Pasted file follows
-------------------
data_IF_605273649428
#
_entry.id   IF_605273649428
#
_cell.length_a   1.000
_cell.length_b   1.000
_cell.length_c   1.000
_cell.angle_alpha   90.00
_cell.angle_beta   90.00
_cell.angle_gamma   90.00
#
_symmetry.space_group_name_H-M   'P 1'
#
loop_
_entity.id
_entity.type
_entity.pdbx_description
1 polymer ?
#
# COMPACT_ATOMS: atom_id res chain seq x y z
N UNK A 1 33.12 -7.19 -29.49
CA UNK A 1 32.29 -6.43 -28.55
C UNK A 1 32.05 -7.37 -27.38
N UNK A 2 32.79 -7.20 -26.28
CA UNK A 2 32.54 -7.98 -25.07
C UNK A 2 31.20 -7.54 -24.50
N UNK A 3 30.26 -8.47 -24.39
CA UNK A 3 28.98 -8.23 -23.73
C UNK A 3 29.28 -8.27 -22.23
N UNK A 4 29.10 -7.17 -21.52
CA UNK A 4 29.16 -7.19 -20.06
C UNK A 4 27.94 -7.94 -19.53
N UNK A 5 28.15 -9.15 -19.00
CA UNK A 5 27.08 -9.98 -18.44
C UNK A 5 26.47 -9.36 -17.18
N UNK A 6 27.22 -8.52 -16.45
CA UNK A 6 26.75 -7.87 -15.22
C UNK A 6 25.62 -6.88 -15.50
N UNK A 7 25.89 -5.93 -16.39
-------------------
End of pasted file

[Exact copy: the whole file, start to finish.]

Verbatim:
data_IF_605273649428
#
_entry.id   IF_605273649428
#
_cell.length_a   1.000
_cell.length_b   1.000
_cell.length_c   1.000
_cell.angle_alpha   90.00
_cell.angle_beta   90.00
_cell.angle_gamma   90.00
#
_symmetry.space_group_name_H-M   'P 1'
#
loop_
_entity.id
_entity.type
_entity.pdbx_description
1 polymer ?
#
# COMPACT_ATOMS: atom_id res chain seq x y z
N UNK A 1 33.12 -7.19 -29.49
CA UNK A 1 32.29 -6.43 -28.55
C UNK A 1 32.05 -7.37 -27.38
N UNK A 2 32.79 -7.20 -26.28
CA UNK A 2 32.54 -7.98 -25.07
C UNK A 2 31.20 -7.54 -24.50
N UNK A 3 30.26 -8.47 -24.39
CA UNK A 3 28.98 -8.23 -23.73
C UNK A 3 29.28 -8.27 -22.23
N UNK A 4 29.10 -7.17 -21.52
CA UNK A 4 29.16 -7.19 -20.06
C UNK A 4 27.94 -7.94 -19.53
N UNK A 5 28.15 -9.15 -19.00
CA UNK A 5 27.08 -9.98 -18.44
C UNK A 5 26.47 -9.36 -17.18
N UNK A 6 27.22 -8.52 -16.45
CA UNK A 6 26.75 -7.87 -15.22
C UNK A 6 25.62 -6.88 -15.50
N UNK A 7 25.89 -5.93 -16.39